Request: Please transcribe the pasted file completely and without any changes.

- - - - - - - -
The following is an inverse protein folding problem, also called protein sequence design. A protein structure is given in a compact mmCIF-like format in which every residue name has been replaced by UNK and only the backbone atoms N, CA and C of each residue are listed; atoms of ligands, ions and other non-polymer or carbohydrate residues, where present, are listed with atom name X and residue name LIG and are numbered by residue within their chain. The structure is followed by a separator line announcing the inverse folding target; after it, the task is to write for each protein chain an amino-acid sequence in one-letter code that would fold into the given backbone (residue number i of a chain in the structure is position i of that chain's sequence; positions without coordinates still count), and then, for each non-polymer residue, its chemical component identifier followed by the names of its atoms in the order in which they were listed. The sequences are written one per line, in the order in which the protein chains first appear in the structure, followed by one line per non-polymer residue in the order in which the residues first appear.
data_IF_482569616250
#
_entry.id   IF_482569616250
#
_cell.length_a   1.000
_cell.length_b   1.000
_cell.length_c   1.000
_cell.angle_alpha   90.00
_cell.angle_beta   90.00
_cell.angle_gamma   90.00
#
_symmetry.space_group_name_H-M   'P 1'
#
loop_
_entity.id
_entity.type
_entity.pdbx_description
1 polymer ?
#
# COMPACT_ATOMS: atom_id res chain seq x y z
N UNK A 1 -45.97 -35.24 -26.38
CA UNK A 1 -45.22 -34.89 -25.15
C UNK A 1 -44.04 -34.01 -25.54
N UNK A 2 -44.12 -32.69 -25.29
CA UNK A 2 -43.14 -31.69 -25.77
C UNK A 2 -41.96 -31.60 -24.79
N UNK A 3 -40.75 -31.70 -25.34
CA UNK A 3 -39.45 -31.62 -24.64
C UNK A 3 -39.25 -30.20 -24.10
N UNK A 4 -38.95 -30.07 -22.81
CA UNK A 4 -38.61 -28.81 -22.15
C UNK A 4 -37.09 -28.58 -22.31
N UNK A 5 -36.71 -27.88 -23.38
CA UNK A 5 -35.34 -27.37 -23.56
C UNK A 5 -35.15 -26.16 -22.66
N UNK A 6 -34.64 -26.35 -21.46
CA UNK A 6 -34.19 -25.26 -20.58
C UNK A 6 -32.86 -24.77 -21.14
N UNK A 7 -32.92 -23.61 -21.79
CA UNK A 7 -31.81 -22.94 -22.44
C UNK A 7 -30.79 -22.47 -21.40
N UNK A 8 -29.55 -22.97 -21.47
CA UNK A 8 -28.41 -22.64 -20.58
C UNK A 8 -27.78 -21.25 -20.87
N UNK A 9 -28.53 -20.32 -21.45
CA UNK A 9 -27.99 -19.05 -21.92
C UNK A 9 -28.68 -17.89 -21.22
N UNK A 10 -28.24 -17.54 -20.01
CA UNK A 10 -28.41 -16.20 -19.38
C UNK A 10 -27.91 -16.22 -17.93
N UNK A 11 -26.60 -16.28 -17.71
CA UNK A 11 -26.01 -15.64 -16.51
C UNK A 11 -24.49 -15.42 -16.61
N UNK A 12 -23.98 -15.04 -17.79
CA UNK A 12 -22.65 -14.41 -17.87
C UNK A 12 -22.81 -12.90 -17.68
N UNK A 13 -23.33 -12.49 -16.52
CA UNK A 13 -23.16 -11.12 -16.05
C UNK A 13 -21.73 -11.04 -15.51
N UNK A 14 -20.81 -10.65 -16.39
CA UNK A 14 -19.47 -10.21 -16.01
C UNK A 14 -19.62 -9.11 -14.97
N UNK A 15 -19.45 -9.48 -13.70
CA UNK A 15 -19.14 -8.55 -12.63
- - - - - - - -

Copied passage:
The following is an inverse protein folding problem, also called protein sequence design. A protein structure is given in a compact mmCIF-like format in which every residue name has been replaced by UNK and only the backbone atoms N, CA and C of each residue are listed; atoms of ligands, ions and other non-polymer or carbohydrate residues, where present, are listed with atom name X and residue name LIG and are numbered by residue within their chain. The structure is followed by a separator line announcing the inverse folding target; after it, the task is to write for each protein chain an amino-acid sequence in one-letter code that would fold into the given backbone (residue number i of a chain in the structure is position i of that chain's sequence; positions without coordinates still count), and then, for each non-polymer residue, its chemical component identifier followed by the names of its atoms in the order in which they were listed. The sequences are written one per line, in the order in which the protein chains first appear in the structure, followed by one line per non-polymer residue in the order in which the residues first appear.
data_IF_482569616250
#
_entry.id   IF_482569616250
#
_cell.length_a   1.000
_cell.length_b   1.000
_cell.length_c   1.000
_cell.angle_alpha   90.00
_cell.angle_beta   90.00
_cell.angle_gamma   90.00
#
_symmetry.space_group_name_H-M   'P 1'
#
loop_
_entity.id
_entity.type
_entity.pdbx_description
1 polymer ?
#
# COMPACT_ATOMS: atom_id res chain seq x y z
N UNK A 1 -45.97 -35.24 -26.38
CA UNK A 1 -45.22 -34.89 -25.15
C UNK A 1 -44.04 -34.01 -25.54
N UNK A 2 -44.12 -32.69 -25.29
CA UNK A 2 -43.14 -31.69 -25.77
C UNK A 2 -41.96 -31.60 -24.79
N UNK A 3 -40.75 -31.70 -25.34
CA UNK A 3 -39.45 -31.62 -24.64
C UNK A 3 -39.25 -30.20 -24.10
N UNK A 4 -38.95 -30.07 -22.81
CA UNK A 4 -38.61 -28.81 -22.15
C UNK A 4 -37.09 -28.58 -22.31
N UNK A 5 -36.71 -27.88 -23.38
CA UNK A 5 -35.34 -27.37 -23.56
C UNK A 5 -35.15 -26.16 -22.66
N UNK A 6 -34.64 -26.35 -21.46
CA UNK A 6 -34.19 -25.26 -20.58
C UNK A 6 -32.86 -24.77 -21.14
N UNK A 7 -32.92 -23.61 -21.79
CA UNK A 7 -31.81 -22.94 -22.44
C UNK A 7 -30.79 -22.47 -21.40
N UNK A 8 -29.55 -22.97 -21.47
CA UNK A 8 -28.41 -22.64 -20.58
C UNK A 8 -27.78 -21.25 -20.87
N UNK A 9 -28.53 -20.32 -21.45
CA UNK A 9 -27.99 -19.05 -21.92
C UNK A 9 -28.68 -17.89 -21.22
N UNK A 10 -28.24 -17.54 -20.01
CA UNK A 10 -28.41 -16.20 -19.38
C UNK A 10 -27.91 -16.22 -17.93
N UNK A 11 -26.60 -16.28 -17.71
CA UNK A 11 -26.01 -15.64 -16.51
C UNK A 11 -24.49 -15.42 -16.61
N UNK A 12 -23.98 -15.04 -17.79
CA UNK A 12 -22.65 -14.41 -17.87
C UNK A 12 -22.81 -12.90 -17.68
N UNK A 13 -23.33 -12.49 -16.52
CA UNK A 13 -23.16 -11.12 -16.05
C UNK A 13 -21.73 -11.04 -15.51
N UNK A 14 -20.81 -10.65 -16.39
CA UNK A 14 -19.47 -10.21 -16.01
C UNK A 14 -19.62 -9.11 -14.97
N UNK A 15 -19.45 -9.48 -13.70
CA UNK A 15 -19.14 -8.55 -12.63